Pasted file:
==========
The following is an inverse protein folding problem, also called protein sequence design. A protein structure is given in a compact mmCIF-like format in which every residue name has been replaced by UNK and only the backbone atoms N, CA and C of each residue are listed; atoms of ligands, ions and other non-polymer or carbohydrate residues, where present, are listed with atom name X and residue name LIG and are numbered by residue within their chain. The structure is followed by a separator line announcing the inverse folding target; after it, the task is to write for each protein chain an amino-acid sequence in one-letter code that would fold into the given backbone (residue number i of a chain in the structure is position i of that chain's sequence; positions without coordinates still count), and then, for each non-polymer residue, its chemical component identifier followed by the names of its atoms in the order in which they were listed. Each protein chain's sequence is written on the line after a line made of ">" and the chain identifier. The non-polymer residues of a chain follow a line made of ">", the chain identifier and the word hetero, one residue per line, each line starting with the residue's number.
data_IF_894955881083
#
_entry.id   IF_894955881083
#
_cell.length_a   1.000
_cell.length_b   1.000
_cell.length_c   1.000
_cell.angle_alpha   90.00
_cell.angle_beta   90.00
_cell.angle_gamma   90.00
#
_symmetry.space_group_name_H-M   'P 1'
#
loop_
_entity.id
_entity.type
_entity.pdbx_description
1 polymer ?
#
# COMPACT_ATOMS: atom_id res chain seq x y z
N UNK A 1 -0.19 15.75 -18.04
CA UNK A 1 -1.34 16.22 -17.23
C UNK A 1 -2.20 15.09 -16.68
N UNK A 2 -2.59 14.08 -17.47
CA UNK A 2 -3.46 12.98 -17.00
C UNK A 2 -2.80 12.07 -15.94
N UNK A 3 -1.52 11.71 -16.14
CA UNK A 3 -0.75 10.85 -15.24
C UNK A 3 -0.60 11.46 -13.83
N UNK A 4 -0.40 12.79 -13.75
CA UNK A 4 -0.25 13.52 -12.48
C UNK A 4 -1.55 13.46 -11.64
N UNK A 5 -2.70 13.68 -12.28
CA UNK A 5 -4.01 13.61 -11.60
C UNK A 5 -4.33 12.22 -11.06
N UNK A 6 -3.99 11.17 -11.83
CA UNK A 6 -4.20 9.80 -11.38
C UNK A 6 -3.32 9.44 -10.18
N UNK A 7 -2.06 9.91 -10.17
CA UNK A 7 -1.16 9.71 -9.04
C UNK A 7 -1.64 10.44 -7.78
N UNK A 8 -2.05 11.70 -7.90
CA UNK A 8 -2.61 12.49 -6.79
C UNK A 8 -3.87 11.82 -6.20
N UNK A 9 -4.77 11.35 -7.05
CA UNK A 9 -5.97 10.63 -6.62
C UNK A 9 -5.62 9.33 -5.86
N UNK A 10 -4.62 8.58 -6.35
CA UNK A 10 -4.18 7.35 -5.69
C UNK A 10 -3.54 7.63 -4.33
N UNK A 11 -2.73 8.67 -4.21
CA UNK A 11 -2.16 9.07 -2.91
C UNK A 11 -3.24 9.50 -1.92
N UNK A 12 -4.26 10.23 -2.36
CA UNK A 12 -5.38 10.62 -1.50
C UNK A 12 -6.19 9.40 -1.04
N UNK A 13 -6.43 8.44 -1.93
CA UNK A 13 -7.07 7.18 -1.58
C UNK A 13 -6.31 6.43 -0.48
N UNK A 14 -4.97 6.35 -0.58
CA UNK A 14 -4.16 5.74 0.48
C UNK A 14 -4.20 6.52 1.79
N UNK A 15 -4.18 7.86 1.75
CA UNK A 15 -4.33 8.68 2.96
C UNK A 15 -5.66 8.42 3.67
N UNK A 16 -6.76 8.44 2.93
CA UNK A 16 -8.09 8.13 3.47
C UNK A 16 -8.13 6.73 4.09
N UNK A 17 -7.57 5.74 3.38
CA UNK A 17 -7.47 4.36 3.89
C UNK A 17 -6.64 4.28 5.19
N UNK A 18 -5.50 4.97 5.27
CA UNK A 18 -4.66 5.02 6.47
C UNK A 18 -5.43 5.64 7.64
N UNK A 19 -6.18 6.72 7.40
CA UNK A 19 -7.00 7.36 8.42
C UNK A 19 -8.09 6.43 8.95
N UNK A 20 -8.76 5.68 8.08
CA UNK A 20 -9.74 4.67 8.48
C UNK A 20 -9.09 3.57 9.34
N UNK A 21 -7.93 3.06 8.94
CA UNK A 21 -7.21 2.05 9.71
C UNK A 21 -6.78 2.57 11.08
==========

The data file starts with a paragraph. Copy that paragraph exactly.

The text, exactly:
The following is an inverse protein folding problem, also called protein sequence design. A protein structure is given in a compact mmCIF-like format in which every residue name has been replaced by UNK and only the backbone atoms N, CA and C of each residue are listed; atoms of ligands, ions and other non-polymer or carbohydrate residues, where present, are listed with atom name X and residue name LIG and are numbered by residue within their chain. The structure is followed by a separator line announcing the inverse folding target; after it, the task is to write for each protein chain an amino-acid sequence in one-letter code that would fold into the given backbone (residue number i of a chain in the structure is position i of that chain's sequence; positions without coordinates still count), and then, for each non-polymer residue, its chemical component identifier followed by the names of its atoms in the order in which they were listed. Each protein chain's sequence is written on the line after a line made of ">" and the chain identifier. The non-polymer residues of a chain follow a line made of ">", the chain identifier and the word hetero, one residue per line, each line starting with the residue's number.